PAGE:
After the end of the Cold War, as the security threat posed by some major international powers to China decreased, economic development has become the center of China's national strategy. Economic issues have also become the top concern of China's Middle East policy, with China maintaining a level of detachment toward Middle Eastern affairs. The first China-Arab States Summit, held in December 2022, was a milestone in China's Middle East policy — as it marked a shift from economy-centered policies to comprehensive policies concerning economic, political and security issues. Mediating the resumption of diplomatic ties between Saudi Arabia and Iran was the first manifestation of China's new Middle East diplomacy.
With tensions between major powers at the highest level since the Cold War, the US is sparing no efforts to coerce other countries to pick sides. Countries in the Middle East, however, are striving to strike a balance between major powers. The power structure of the Middle East has entered a multipolar era. In the meantime, with the US withdrawing from its Middle East strategy, other major countries such as China are attaching greater significance to the region, and China's relations with Middle Eastern countries are increasingly close.
Under the pressure of the global energy transition, the strategic focus of Middle Eastern countries is shifting from geopolitical competition toward economic development, which necessitates an improvement in the diplomatic environment. Driven by both political and economic factors, the Middle Eastern region has ended the turbulent times since the Arab Spring in 2011, and is entering a new era featured by political rapprochement and economic growth.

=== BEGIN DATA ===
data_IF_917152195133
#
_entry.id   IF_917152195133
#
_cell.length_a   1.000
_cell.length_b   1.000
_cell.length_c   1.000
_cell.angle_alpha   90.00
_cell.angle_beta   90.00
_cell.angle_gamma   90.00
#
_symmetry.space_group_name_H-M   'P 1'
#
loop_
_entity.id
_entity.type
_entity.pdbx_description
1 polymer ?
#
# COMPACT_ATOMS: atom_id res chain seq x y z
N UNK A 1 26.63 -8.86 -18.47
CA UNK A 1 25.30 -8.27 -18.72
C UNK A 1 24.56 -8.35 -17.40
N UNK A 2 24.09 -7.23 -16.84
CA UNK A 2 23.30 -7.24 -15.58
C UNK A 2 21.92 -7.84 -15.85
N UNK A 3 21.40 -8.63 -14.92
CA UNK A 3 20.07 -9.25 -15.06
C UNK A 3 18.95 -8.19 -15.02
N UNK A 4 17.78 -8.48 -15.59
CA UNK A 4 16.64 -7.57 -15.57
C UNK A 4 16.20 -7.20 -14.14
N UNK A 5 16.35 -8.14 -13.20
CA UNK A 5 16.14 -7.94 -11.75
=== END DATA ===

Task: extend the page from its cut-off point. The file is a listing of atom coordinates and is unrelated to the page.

Domestically, Middle Eastern countries have attached top priority to economic development in national strategies, with economic reforms in full swing. Historically, Middle Eastern countries paid high attention to security issues due to too many wars, subversive activities, infiltration, coups and religious hostilities. Even now, the Middle Eastern region has the heaviest military burden (military expenditure as a share of GDP) globally. However, in recent years, Middle Eastern countries have been shifting the focus of their national strategies toward economic growth. It is the first time in the history of the modern Middle East that economic development, rather than politics and security, has become Middle Eastern countries' priority. The Arab world has ushered in an "Economic Spring".
Economic reforms in the Middle East have made remarkable achievements. The International Monetary Fund raised its forecast for the 2023 growth of the non-oil economy of Gulf Arab countries to 4.2 percent, according to its Regional Economic Outlook report for May 2023. The rate was 4.2 percent in 2022, too. In 2022, the Middle East attracted 6 percent of global flows of foreign direct investment up from 3 percent in 2019. Saudi women comprised 31 percent of the employed population in the first quarter of 2023, a huge jump from the figure of 16 percent in 2017. Abu Dhabi accounted for 14 percent of newly listed companies globally in the first quarter of 2023. Goldman Sachs estimated that foreign ownership of Middle Eastern equities climbed from 2 percent in 2017 to 10 percent in 2022.
It may be too soon to say a new Middle East has been created, but it's safe to say the region now has a new look and a new image.
The author is the director of the Institute of Middle East Studies at the China Institutes of Contemporary International Relations. The author contributed this article to China Watch, a think tank powered by China Daily.